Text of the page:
Teenage Years Just Like Infancy, a Critical Growth Time for Memory, Social Stress

by Bidita Debnath on  September 25, 2015 at 4:11 AM Research News
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The adolescent brain may be especially sensitive to new memories, social stress and drug use, suggests a new study.
 Teenage Years Just Like Infancy, a Critical Growth Time for Memory, Social Stress
Teenage Years Just Like Infancy, a Critical Growth Time for Memory, Social Stress

Adolescence, like infancy, has been said to include distinct sensitive periods during which brain plasticity is heightened; but in a review of the neuroscience literature, University College London (UCL) researchers saw little evidence for this claim.

However, a small number of studies do support that memory formation, social stress and drug use are processed differently in the adolescent brain compared to other periods of life. Conclusively proving that adolescent sensitive periods exist will require studies comparing children, adolescents, and adults and will need to take into account individual differences in adolescent development, says Delia Fuhrmann, adding that adolescents are much more likely than children to choose their own environments and choose what they want to experience.

Humans retain some plasticity, changes in brain and behavior in response to environmental demands, experiences, and physiological changes, throughout life. However, during sensitive periods plasticity is heightened and the brain "expects" to be exposed to a particular stimulus. For example, the brains of infants are primed to process visual input and language. The ability to form memories seems to be augmented during adolescence, one example for how it may be a sensitive period.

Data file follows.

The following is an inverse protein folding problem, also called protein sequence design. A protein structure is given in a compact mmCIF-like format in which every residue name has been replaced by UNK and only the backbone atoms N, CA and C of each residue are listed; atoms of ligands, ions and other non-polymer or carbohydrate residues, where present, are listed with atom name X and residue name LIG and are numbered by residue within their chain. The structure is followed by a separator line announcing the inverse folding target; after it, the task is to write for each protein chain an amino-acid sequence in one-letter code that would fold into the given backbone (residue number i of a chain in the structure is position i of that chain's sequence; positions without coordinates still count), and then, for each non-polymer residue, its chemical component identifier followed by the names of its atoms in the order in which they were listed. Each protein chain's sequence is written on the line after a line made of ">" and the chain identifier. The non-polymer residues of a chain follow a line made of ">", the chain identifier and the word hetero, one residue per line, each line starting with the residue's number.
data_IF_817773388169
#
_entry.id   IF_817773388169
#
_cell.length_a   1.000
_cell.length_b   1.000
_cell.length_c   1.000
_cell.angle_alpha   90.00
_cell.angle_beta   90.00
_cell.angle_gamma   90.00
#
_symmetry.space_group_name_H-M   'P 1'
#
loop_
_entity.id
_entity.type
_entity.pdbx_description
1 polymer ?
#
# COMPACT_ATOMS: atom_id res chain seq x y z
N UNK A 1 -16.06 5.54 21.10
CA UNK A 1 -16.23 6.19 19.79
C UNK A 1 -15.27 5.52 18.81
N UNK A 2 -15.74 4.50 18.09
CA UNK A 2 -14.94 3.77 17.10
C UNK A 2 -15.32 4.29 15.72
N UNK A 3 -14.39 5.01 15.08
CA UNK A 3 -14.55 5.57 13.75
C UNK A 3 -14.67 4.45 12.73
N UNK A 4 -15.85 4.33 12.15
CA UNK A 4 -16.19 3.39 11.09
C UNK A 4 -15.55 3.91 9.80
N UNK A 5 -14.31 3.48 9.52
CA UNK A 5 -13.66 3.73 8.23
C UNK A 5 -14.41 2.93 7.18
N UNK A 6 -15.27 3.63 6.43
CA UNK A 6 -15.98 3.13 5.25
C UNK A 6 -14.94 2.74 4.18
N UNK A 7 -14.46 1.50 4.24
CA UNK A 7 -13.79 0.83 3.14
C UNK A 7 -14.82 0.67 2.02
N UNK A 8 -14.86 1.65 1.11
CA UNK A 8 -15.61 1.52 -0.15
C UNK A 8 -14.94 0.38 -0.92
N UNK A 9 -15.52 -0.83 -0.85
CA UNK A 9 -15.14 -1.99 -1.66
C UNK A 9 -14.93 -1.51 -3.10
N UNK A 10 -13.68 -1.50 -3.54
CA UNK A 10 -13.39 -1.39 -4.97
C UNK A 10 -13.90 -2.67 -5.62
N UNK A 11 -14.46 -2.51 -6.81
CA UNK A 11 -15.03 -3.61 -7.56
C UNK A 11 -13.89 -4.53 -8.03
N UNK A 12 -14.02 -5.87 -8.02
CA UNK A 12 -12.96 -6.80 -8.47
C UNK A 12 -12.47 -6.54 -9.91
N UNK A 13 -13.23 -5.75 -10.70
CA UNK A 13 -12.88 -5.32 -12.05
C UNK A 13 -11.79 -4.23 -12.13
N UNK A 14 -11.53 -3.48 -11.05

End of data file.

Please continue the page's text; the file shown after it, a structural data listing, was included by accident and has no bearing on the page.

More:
Memory tests in different cultures show a "reminiscence bump"; at 35 or later, we are more likely to recall autobiographic memories from ages 10 to 30 years than memories prior or subsequent. The recall of music, books, films, and public events from adolescence is also superior compared with that from other periods.

Further, they point out that simple aspects of working memory or ongoing information processing may reach maturity in childhood, while more complex, self-organized working memory abilities continue to improve during early adolescence and recruit frontal brain regions that are still developing. Many mental illnesses have their onset in adolescence and early adulthood, possibly triggered by stress exposure.

The UCL team explored studies indicating that both social stress and social exclusion have a disproportionate impact during adolescence. They also argue that adolescence may be a vulnerable period for recovery from these negative experiences. The study is published in Trends in Cognitive Sciences.

Source: ANI

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